Today there are only nine simulators left, one of them for the Dutch power station Borssele. When an actual nuclear power plant is decommissioned, its control room is preserved for many years. As time goes by, instruments that are no longer needed are replaced by grey tiles, gradually sapping the control room of its lustre. Here, at the Simulator Centre, the transformation is more drastic. Simulators of plants that have been shut down are dismantled straight away. I get the chance to witness this once. The still functioning and expensively installed machinery is taken apart and scrapped. I would have thought that technical museums would be eager to preserve such a set-up, but quite the opposite is the case. What’s left are curious spaces that are echoes of what they used to be. Instructors who have spent many years of their lives there avoid these rooms – at least that’s what my supervisor tells me during my first visit. By the time of my second visit, he’s retired.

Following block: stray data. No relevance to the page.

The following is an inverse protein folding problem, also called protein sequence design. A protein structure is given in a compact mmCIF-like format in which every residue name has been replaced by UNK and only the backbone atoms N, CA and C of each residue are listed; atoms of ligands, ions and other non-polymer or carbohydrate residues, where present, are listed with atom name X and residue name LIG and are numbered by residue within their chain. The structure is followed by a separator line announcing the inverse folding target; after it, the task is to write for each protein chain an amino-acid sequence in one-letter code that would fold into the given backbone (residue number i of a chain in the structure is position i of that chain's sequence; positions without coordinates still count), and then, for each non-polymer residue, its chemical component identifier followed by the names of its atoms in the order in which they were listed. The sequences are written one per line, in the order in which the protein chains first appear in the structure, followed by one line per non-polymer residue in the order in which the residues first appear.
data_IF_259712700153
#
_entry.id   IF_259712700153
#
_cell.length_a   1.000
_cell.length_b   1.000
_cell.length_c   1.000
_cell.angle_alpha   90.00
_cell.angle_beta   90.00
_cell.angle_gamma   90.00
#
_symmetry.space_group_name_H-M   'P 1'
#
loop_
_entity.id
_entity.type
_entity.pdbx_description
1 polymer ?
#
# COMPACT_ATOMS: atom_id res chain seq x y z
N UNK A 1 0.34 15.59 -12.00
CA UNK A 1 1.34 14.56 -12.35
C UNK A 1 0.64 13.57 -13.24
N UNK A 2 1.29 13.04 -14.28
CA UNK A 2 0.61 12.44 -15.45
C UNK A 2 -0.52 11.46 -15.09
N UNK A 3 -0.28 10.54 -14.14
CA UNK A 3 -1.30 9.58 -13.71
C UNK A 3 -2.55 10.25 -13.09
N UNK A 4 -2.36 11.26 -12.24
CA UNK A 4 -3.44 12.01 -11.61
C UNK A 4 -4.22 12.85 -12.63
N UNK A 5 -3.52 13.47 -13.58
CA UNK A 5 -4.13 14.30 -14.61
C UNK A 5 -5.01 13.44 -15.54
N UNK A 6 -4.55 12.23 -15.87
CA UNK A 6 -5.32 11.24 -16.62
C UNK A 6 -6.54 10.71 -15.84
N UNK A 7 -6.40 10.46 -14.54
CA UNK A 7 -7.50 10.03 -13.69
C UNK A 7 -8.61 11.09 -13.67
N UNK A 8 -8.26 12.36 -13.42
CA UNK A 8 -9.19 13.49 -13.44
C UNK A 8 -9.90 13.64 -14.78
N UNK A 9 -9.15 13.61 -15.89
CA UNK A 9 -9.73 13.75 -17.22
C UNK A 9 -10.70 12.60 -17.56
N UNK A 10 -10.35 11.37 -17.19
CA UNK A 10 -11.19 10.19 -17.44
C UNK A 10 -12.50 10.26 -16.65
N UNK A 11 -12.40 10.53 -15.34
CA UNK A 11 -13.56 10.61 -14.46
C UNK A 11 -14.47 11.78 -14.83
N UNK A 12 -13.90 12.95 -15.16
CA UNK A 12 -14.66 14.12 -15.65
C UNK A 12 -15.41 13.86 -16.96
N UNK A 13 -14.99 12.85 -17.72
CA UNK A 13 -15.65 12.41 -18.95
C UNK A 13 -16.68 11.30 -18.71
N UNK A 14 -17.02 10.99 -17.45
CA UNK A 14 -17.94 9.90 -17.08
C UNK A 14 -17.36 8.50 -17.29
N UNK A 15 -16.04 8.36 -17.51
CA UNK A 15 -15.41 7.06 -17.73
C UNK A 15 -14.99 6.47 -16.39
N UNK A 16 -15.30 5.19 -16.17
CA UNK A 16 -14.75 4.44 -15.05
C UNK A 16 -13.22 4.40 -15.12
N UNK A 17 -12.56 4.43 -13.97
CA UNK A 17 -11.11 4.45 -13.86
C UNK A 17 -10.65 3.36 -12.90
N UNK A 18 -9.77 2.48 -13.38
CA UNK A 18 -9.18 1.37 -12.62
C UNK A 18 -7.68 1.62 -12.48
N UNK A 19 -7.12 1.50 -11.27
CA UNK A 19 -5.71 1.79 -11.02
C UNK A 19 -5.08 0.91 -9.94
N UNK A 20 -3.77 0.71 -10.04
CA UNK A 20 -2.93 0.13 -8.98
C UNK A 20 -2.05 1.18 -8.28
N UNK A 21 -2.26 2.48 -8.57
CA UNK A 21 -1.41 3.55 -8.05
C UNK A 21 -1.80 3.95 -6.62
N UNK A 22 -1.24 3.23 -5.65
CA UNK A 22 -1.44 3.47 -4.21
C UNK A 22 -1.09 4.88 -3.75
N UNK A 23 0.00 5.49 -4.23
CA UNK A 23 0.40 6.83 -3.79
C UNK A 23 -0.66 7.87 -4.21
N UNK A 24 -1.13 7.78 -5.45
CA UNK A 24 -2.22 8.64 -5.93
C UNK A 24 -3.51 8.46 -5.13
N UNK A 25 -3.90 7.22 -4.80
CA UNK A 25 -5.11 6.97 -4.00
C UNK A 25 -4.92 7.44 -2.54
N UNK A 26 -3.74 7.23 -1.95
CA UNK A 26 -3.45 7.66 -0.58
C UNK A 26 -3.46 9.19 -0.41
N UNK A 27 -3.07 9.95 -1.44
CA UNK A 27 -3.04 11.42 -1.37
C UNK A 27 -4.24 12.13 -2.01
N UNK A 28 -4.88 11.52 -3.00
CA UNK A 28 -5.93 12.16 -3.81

Another, less complex type of training equipment is also disappearing: the Siemens SUR-100 educational reactors, which have been in operation since 1963. Of the 12 former SUR-100s, three are still operational today. A SUR is a barrel-shaped structure about three metres high, painted grey and with a railing on top. The core is the size of a cooking pot. Its two halves consist of PET and a small amount of enriched uranium. The lower half is held in place by electromagnets – switching the electricity off causes it to drop and shut down the reactor immediately. The maximum output of the machine is one watt, which means it hardly consumes its fuel, barely warms up and can be operated virtually forever. In the GDR there was a SUR replica at Dresden Technical University called the AKR, which, having undergone technical refurbishment, is now Germany’s most modern training reactor. In continuous operation it produces about two watts. All I want to do is photograph this AKR-2, but I’m still given a crash course in how to operate a reactor. Instinctively I had always thought that the control rods would be inserted in their basic state and pulled out at high power. In the AKR they are always kept in mid-position which keeps the chain reaction and thus the number of neutrons flying around stable – regardless of whether there are 100 or 100 million. Pulling the rods out for a short time is like pushing the throttle; putting them in deeper and you apply the brakes. After each movement I have to wait for a minute and watch the effects of my action on the screen. But I quickly get a feel for the system and how to keep it in balance. Of course, operating a commercial reactor is a very different story, with its arrangement of fuel elements of varying age, the burn-up since the last fuel load and many other factors, but the principle is the same. And so I’m a little reluctant when the head of the reactor finally asks me to pull out all three control rods as far as possible. Somewhat perturbed, I follow the exponential increase in the chain reaction on the monitor. The curve becomes steeper and steeper and breaks through the two-watt threshold. Two point one. At two point two watts, a warning signal sounds in the hall. I stare at the experts like a child who’s been told by an adult to do something bad. Two point three, two point four. There’s a slight impact noise, the lower half of the core has fallen off. Scram, reactor shutdown. In a real-life nuclear power plant this would be a reportable event and might generate some political fallout, but at the AKR it just gives the reactor manager a satisfied expression.